The methods developed for simulating hazards with the latest generation of CoSMoS are outlined in Part 1 of this manuscript [16], which include presentation and discussion on models, selection of storm conditions, model validation/limitations, and uncertainty. The latest iteration of CoSMoS is implemented in Southern California, an active and complex tectonic region spanning over 500 km and five counties (Figure 1). The coastal landscape is generally characterized as beaches backed by semi-resistant bedrock sea-cliffs as well as coastally constrained estuaries and low-lying areas at the foot of coastal mountain ranges (see Part 1 for more details). CoSMoS-modeled hazards for Southern California include outputs of coastal erosion, wave heights, wave runup, total water levels, current speeds, flood extents, and flood depths/durations for 40 ‘scenarios’ consisting of all combinations of 10 SLR elevations (0–200 cm SLR in 25 cm increments, plus 500 cm), three coastal storm intensities (annual, 20-year, and 100-year), and a no-storm condition [16,21,22]. Coastal erosion outputs included management scenarios involving beach nourishment and the existence and maintenance of hard structures (see Section 3.1.1). Low-lying flood-prone areas and uncertainties in flood extents and shoreline change are also generated as part of the model output.
Resulting model data were converted to static GeoTIFF rasters (flood depth, wave height, and current velocity), polygon shapefiles (flood extent, low-lying areas, and uncertainty) or point shapefiles (wave runup and shoreline change) and were processed for the OCOF cyberinfrastructure to display and provide exposure hazard map data. The cyberinfrastructure was built on the Open Source Geospatial Foundation stack of software. Simple raster tiles were first rendered from the GeoTIFF data layers; point and polygon layers were loaded into PostgreSQL (an open-source database; version 9+; available https://www.postgresql.org/)/PostGIS (an open-source, GIS-support software program; version 2+; available https://postgis.net/) database and piped through the GeoServer web service for rendering and display on the map (see Appendix A for a list of terms, acronyms, and software platforms). Initially, the data were provided for download as large zip files but these proved to be too cumbersome for many users; a re-organization of the data tiled by scenario, output product (e.g., flood depth/extent, duration, wave height), and individual counties has improved users’ ability to access the data and increased overall user satisfaction.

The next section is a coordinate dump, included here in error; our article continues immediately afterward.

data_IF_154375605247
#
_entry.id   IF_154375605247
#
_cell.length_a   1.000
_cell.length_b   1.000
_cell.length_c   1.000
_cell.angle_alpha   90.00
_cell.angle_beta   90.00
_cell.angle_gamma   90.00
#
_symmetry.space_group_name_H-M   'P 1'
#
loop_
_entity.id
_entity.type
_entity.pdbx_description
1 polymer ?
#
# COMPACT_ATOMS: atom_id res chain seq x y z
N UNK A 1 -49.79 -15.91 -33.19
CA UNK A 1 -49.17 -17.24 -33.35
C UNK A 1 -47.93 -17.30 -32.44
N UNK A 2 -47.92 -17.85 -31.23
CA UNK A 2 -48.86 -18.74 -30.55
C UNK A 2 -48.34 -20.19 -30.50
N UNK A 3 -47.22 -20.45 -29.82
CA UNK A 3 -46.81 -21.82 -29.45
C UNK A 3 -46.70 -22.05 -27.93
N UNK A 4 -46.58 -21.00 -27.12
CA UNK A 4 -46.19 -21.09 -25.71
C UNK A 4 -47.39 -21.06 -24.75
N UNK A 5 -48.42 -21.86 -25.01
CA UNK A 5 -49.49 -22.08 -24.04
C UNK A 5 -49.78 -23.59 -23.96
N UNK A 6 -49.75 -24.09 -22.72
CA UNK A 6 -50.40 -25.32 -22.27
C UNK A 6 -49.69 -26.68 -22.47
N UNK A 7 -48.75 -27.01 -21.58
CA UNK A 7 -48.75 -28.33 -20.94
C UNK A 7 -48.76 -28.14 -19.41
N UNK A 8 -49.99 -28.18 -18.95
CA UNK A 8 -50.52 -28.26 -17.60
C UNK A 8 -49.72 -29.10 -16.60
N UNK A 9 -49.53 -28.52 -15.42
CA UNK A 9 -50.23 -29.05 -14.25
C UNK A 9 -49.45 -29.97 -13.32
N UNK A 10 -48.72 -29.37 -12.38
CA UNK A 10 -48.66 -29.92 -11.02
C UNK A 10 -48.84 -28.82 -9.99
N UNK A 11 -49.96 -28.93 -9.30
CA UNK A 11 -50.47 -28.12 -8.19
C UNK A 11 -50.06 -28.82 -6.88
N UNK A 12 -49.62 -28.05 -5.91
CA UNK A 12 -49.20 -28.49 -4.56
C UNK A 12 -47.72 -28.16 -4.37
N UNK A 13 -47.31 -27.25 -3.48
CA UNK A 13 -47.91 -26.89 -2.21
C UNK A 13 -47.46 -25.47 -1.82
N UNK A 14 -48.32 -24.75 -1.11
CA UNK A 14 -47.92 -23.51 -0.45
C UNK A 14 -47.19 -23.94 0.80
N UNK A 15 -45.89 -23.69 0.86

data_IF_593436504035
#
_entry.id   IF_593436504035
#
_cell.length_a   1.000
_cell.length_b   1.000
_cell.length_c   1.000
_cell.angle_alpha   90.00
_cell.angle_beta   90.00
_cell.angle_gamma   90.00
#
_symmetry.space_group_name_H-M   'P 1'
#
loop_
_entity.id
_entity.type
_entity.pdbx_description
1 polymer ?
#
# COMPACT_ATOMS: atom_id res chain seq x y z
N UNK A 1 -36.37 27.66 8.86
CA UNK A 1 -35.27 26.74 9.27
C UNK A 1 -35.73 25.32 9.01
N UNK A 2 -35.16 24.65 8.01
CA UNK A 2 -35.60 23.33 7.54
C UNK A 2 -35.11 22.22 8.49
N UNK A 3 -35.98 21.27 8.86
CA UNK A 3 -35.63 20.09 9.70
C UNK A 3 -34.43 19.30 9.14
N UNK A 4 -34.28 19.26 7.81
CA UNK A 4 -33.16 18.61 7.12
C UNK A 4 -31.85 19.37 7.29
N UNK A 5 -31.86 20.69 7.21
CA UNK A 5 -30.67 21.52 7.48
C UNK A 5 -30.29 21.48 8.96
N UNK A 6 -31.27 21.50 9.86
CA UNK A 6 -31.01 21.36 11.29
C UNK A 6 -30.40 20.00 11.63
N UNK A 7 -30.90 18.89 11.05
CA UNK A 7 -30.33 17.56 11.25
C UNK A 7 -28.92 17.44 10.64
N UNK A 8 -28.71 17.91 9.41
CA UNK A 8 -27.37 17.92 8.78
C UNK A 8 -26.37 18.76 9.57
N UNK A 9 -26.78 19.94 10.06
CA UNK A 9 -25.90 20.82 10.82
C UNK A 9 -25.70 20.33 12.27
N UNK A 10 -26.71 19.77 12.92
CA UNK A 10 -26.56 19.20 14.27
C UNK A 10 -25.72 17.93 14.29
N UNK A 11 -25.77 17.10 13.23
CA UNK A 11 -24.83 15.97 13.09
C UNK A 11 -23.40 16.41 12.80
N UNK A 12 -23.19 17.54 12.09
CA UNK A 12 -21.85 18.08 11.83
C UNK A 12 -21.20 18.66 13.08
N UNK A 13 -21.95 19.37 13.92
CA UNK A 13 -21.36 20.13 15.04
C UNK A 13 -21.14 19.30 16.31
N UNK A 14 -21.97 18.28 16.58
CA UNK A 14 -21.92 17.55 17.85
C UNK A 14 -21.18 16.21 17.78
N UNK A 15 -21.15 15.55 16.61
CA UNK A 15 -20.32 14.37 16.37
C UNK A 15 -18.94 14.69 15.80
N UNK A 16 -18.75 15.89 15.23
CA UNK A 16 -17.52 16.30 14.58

Geospatial data summarizing various population, business, land cover, and infrastructure were used to estimate community exposure to a given flood hazard zone in HERA [20]. Residential populations were estimated using block-level population counts compiled from the 2010 US Census [23]. Demographic and economic factors, such as age, health, ethnicity, race, and health, and tenancy, can amplify an individual’s sensitivity to hazards [24,25]; therefore, the 2010 block-level data were used to estimate demographic attributes related to these socio-economic indicators of sensitivity.
Business populations and regional trends of exposure were estimated in HERA using employee counts organized by North American Industry Classification System (NAICS) codes [23] at individual businesses using a georeferenced, proprietary employer database [26]. Business types based on NAICS codes were generalized in this analysis into five classes: (1) government and critical facilities; (2) manufacturing; (3) services; (4) natural resources; and (5) trade.
Land cover indicators include the amount and type of land in hazard zones based on 30-m-resolution data extracted from the 2011 National Land Cover Database (NLCD) [27]. The HERA application currently focuses on land classified in NLCD as either wetlands or developed.
Hazard exposure of critical facilities and infrastructure was estimated using the length of rail and road networks (infrastructure) and the number of schools, medical facilities, police stations, and fire stations (facilities). These facilities are considered critical because they provide public safety services or house vulnerable populations. Data sources for critical facilities and infrastructure include a wide array of county and federal sources [28].